A billionaire, in countries that use the short scale number naming system, is a person with a net worth of at least one billion units of a given currency major currencies such as the United States dollar, the euro or the pound sterling. Additionally, a centibillionaire is used to reference a billionaire worth one hundred billion dollars; the American business magazine Forbes produces a global list of known U. S. dollar updates an Internet version of this list in real time. The American oil magnate John D. Rockefeller became the world's first confirmed U. S. dollar billionaire in 1916, still holds the title of history's wealthiest individual. As of 2018, there are over 2,200 U. S. dollar billionaires worldwide, with a combined wealth of over US$9.1 trillion, up from US$7.67 trillion in 2017. According to a 2017 Oxfam report, the top eight richest billionaires own as much combined wealth as "half the human race". According to the Forbes report released in March 2017, there are 2,043 U. S. dollar billionaires worldwide, from 66 countries, with a combined net worth of $7.67 trillion, more than the combined GDP of 152 countries.
The majority of billionaires are male. In 2015, there were ten LGBT billionaires; the United States has the largest number of billionaires of any country, with 536 as of 2015, while China and Russia are home to 213, 90 and 88 billionaires respectively. As of 2015, only 46 billionaires were under the age of 40, while the list of American-only billionaires, as of 2010, had an average age of 66. In 2019 there is now a record 607 billionaires in the U. S; that includes 14 of the world’s 20 richest. Jeff Bezos is again number 1 in the world, followed by Bill Gates at number 2. According to a 2016 Oxfam report, the wealth of the poorest 95% dropped by 38% between 2010 and 2015, despite an increase in the global population of 400 million. In the same period, the wealth of the richest 62 people between the World's Billionaires increased by $500bn to $1.76tn. This number has fallen from 388 as as 2010. More in 2017 an Oxfam report noted that just eight billionaires own as much combined wealth as "half the human race".
The table below lists numerous statistics relating to billionaires, including the total number of known billionaires and the net worth of the world's wealthiest individual for each year since 2008. Data for each year is from the annual Forbes list of billionaires, with currency figures given in U. S. dollars. Ritholtz, Barry. "Map of World Billionaires by Country and by Origin of Wealth". The Big Picture
Boys on the Side
Boys on the Side is a 1995 American comedy-drama film directed by Herbert Ross. It stars Whoopi Goldberg, Drew Barrymore, Mary-Louise Parker as three friends on a cross-country road trip; the screenplay was written by Don Roos. Three women embark on a cross-country road trip: Jane, a tough lesbian lounge singer in search of a new life after a breakup and getting fired. Robin and Jane cross paths through Robin's newspaper ad for a traveling companion. Thinking Robin's a square, Jane declines, but agrees to join Robin after Jane's car gets towed. Jane and Robin leave New York City and travel through Pittsburgh to see Jane's friend Holly, they stumble across a knock out-fight between Holly and her violent boyfriend, over some missing drugs. The three women work together against Nick. Impulsively, Holly hits Nick in the head with a bat to stop him from attacking Jane; the women worry about the damage. To keep the police from getting involved, they leave him in the home bound to a chair with tape and furious.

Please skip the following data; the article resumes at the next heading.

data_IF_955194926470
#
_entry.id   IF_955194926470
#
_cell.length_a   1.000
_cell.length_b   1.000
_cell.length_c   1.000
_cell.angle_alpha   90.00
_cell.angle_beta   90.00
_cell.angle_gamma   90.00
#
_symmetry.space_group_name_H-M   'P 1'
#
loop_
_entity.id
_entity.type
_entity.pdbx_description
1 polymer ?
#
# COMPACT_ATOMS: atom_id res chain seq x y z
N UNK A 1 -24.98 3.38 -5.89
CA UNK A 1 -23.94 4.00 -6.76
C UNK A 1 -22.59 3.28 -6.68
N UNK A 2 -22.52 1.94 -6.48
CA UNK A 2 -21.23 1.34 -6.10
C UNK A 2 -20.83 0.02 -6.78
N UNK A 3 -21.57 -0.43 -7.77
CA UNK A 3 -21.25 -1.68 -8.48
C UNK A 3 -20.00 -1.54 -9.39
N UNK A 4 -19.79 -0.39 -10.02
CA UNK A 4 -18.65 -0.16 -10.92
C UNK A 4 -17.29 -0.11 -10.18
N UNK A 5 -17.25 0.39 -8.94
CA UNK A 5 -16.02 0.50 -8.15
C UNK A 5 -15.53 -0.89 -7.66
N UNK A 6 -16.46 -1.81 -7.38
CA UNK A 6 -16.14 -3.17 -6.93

Hours Nick frees himself from the chair, stumbles across the floor and hits his head on the bat and dies. The three unlikely travelers form a special friendship, after learning that Nick is dead and Holly is pregnant, all decide to continue to California together. Along their journey in Tucson, Robin has to be hospitalized for pneumonia, at which point Jane and Holly learn of her HIV; the three decide to stay in Tucson. Things are cheerful for a while, as the three live together and Holly falls in love with a local police officer named Abe Lincoln. Jane has a secret crush on Robin, Robin tenderly buys Jane a piano. However, things fall apart. Jane and Robin's friendship crumbles when Jane, well-intended, tells a friendly bartender interested in Robin that she has HIV. Feeling betrayed, Robin asks Jane to move out; when Abe proposes to Holly, Holly confesses her crime and he arrests her, despite still intending to marry her. Holly is taken back to Pittsburgh to face the consequences of her actions.
Jane and Robin return to Pittsburgh and make peace with each other in the courthouse. Holly takes an offer of involuntary manslaughter, one to two years in prison but an honest life ahead. Robin collapses after the trial from a lung infection, in the hospital Jane and Robin confess how they loved each other. Time passes, Holly is free and with Abe and her daughter, celebration to all family and friends. Robin is now in a wheelchair far along with AIDS and not expected to live much longer. At the party, Robin weakly begins to sing the Roy Orbison song "You Got It" as a reference to her first conversation with Jane, Jane finishes the song. In the final scene, Robin has died from AIDS, Holly and Abe plan to stay in Arizona and become a family, Jane hits the road to seek a new life in Los Angeles. Whoopi Goldberg - Jane DeLuca Mary-Louise Parker - Robin Nickerson Drew Barrymore - Holly Pulchik Matthew McConaughey - Abe Lincoln James Remar - Alex Billy Wirth - Nick Anita Gillette - Elaine Nickerson Dennis Boutsikaris - Massarelli, Prosecuting Attorney Estelle Parsons - Louise Amy Aquino - Anna Boys on the Side received a positive response from critics.